A book about how the Big Bang theory came about and what it is. Read once.
First read (November 2012)Edit
2005 paperback Harper edition, borrowed from Emma. 497 actual pages long, with roughly 77 'blank' pages (lots of pictures, diagrams, tables, summaries). 32 lines per page, 61 characters per line, making it 427 standard pages long.
Emma read it in 2012 then lent to me in September. I figured it was basically a description and history of the Big Bang Theory, possible that it would teach me nothing new scientifically which would be disappointing, but I hoped it'd summarise the evidence for it, exactly what it's understood to be, and maybe something about where it 'came from'.
Started it on the 2nd of November, after finishing The Colour of Magic, since it was lying around and I figured I'd have to return it to Emma sooner rather than later. At about 150 pages I thought it had given an interesting, if not convincingly well-sourced or unbiased, basic history of theories concerning space leading up to Einstein's relativity (the subject of Brian Cox and Jeff Forshaw's, Why does E=mc2? which I read fairly recently) and has just reached the point at which scientists were debating the origin and fate of the universe. From that point on it delved quite deeply into the politics and individual figures and theories and events that lead to our current idea. Quite interesting, all in all, I certainly found it easy to read. It didn't, unfortunately, go into anything current (except briefly in the epilogue) which I'm interested in, such as 'before the Big Bang', but I'm all set to go investigate that now.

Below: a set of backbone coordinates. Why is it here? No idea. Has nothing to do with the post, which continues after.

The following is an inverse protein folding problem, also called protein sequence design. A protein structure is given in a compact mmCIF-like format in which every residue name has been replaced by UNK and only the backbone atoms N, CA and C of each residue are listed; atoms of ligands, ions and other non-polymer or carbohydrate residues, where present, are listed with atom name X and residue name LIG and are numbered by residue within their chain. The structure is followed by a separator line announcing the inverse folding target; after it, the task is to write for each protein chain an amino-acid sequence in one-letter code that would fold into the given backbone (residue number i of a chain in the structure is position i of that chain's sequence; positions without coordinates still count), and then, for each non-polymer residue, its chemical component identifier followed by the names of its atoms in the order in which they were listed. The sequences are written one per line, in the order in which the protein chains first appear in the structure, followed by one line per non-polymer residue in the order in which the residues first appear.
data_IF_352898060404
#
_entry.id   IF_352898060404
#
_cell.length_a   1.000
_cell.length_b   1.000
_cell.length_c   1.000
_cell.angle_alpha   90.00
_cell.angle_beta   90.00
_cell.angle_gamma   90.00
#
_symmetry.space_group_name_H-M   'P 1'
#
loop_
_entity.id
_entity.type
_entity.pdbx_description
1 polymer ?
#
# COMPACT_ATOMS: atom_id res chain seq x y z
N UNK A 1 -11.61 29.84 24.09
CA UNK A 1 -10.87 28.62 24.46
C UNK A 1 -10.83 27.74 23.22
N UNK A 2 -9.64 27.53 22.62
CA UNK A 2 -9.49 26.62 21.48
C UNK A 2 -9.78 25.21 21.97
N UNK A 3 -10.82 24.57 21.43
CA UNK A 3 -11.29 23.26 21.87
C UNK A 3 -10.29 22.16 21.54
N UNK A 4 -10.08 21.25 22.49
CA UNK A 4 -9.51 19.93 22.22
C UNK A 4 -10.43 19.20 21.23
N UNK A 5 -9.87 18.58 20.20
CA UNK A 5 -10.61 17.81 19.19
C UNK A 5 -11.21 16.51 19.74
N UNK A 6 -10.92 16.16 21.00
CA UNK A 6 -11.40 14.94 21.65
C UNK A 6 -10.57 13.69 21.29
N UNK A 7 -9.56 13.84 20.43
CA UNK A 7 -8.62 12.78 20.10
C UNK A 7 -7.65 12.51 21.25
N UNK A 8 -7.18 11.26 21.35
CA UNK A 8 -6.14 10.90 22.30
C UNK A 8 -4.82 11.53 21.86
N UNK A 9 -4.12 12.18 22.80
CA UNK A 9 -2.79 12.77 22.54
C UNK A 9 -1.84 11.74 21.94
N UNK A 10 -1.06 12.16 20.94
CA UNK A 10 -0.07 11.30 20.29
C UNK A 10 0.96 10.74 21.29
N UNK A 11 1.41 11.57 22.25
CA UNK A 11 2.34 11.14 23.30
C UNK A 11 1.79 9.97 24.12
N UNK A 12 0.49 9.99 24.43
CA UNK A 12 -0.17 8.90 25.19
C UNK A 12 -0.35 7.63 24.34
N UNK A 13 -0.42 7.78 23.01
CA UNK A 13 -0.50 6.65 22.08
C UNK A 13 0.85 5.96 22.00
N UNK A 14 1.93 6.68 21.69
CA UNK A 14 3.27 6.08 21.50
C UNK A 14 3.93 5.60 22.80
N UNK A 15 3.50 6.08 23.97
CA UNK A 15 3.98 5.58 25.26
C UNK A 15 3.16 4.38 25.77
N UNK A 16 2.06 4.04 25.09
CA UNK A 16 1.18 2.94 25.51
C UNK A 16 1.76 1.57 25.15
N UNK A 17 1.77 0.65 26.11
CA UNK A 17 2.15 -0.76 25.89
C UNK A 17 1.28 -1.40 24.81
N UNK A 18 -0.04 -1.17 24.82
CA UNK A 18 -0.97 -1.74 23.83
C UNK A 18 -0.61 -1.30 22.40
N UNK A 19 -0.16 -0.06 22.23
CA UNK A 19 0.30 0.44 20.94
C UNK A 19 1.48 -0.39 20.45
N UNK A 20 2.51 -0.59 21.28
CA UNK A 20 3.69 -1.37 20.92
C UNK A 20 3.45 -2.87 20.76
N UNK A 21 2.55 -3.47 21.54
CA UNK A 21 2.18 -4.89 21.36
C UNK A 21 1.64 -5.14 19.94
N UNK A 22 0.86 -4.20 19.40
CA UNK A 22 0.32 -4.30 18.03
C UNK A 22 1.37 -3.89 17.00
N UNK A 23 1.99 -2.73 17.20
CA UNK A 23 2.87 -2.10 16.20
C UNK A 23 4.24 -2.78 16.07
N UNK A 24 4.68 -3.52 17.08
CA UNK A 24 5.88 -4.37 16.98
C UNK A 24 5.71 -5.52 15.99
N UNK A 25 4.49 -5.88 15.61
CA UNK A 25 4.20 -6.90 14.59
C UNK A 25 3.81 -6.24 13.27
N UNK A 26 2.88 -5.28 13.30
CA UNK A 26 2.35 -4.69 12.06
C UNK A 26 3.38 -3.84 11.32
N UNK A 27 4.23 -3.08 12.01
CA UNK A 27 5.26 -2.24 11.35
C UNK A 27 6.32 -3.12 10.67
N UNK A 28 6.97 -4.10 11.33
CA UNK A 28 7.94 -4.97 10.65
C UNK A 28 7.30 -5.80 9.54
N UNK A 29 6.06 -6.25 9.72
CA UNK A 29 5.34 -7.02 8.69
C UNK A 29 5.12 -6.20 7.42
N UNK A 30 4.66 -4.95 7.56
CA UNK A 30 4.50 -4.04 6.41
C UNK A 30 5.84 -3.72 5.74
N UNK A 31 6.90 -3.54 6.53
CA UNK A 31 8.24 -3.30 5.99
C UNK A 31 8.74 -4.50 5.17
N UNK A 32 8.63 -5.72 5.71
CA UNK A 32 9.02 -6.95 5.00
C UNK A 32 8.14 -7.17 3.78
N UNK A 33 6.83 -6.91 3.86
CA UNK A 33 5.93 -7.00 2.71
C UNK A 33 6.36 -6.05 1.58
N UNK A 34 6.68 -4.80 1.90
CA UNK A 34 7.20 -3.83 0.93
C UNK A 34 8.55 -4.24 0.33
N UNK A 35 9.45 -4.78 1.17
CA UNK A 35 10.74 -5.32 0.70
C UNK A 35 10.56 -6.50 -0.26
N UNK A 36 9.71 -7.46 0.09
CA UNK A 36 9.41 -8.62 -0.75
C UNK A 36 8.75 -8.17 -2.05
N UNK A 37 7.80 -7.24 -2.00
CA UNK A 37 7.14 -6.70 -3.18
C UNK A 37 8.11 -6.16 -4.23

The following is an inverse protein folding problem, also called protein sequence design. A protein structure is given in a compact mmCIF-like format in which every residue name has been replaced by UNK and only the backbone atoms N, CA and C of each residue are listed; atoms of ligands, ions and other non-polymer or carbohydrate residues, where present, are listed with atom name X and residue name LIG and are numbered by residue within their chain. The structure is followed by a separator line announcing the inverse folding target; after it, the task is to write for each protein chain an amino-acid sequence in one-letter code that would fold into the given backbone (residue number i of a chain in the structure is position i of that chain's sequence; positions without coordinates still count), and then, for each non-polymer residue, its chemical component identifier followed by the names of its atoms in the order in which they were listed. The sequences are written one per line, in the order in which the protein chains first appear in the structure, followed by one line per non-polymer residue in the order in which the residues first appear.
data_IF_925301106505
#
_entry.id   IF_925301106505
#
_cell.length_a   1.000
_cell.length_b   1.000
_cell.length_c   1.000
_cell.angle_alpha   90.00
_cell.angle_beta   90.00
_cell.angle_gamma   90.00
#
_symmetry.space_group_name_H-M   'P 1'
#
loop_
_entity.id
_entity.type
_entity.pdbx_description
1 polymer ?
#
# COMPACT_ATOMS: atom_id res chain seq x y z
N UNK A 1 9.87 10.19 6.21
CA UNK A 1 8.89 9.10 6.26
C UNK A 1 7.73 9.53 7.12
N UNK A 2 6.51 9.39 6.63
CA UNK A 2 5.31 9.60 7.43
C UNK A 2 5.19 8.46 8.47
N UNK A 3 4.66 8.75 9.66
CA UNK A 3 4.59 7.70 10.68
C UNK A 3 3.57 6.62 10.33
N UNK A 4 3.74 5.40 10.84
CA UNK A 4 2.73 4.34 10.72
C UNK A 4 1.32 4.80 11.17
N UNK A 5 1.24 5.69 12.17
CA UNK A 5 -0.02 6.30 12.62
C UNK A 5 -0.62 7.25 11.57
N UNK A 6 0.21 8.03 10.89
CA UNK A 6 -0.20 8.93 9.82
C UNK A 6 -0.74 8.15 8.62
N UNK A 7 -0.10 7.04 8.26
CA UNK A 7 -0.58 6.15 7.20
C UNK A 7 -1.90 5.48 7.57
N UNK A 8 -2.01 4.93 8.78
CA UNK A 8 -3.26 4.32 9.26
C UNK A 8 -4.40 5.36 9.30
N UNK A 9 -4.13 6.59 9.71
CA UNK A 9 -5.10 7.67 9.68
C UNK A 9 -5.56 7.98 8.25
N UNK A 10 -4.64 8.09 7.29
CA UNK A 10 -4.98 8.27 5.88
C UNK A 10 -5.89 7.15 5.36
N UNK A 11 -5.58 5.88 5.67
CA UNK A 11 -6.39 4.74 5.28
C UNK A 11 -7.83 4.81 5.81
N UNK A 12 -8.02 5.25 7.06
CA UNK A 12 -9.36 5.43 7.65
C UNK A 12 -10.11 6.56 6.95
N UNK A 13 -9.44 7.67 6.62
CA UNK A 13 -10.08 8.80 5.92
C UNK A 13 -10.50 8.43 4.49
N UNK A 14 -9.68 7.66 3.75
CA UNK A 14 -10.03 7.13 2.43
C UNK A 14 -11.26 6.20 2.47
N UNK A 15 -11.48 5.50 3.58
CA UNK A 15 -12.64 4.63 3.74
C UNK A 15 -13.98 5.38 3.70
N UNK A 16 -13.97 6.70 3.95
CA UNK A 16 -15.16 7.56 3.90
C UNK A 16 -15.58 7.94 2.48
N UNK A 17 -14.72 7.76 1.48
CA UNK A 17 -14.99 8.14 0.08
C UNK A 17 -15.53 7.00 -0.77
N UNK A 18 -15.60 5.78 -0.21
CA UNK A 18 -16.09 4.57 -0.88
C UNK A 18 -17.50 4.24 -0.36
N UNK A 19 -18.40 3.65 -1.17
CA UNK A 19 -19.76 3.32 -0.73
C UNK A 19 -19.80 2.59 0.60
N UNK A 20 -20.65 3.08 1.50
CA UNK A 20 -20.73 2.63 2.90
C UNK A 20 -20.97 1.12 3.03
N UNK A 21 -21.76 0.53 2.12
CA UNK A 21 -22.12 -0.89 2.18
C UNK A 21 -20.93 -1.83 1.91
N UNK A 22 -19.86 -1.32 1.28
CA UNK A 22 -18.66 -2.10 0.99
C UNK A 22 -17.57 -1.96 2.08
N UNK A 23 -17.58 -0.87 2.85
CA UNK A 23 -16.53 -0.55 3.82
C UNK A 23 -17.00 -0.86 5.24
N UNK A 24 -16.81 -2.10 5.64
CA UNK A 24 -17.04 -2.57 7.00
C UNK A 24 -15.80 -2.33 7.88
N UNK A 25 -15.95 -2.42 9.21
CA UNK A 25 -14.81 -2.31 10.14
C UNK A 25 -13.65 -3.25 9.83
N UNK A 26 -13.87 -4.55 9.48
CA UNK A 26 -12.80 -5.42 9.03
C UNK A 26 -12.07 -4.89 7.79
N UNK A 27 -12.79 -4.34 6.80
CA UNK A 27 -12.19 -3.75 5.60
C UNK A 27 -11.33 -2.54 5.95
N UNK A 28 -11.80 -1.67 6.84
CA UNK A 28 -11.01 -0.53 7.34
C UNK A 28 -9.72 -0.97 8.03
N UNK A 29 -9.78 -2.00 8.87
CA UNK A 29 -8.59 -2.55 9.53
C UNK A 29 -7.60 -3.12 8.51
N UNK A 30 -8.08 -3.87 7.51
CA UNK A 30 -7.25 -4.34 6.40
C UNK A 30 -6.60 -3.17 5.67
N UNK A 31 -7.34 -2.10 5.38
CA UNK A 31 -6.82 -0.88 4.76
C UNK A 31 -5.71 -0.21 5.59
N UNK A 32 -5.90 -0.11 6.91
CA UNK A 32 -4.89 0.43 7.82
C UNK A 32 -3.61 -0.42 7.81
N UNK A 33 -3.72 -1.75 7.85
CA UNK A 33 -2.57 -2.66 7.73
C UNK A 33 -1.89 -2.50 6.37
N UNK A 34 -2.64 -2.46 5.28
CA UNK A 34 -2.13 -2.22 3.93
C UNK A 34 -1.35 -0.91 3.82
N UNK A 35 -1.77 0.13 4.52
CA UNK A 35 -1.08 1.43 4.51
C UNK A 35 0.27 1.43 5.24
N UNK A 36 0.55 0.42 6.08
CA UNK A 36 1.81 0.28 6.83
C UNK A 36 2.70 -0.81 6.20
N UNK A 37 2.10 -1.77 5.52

I'm really struck, having read this, at how absurd it is that because galaxies are moving apart, and we think for whatever reason (not addressed in this book) that space itself is expanding, and that this implies it was all in one place in the past, that people think it was the beginning of everything. Why would you possibly jump to that conclusion? How can you possibly know what was happening before the Big Bang? What set it off? We know next to nothing, really. All we've done is observe that stuff is moving away right now, and drawn some conclusions. I imagine there are some pretty well-founded reasons to be sure the Big Bang did actually happen (i.e. that if we keep moving back in time stuff will just keep getting closer all the way back to that point), but once we're at that point we have all our work ahead of us.
Previous book: Terry Pratchett, The Colour of Magic
Next book: J. R. R. Tolkien, The Silmarillion
Ratings, awards, mentions and recommendationsEdit
Links and referencesEdit
- ↑ 1959 characters on page 189, according to Notepad++.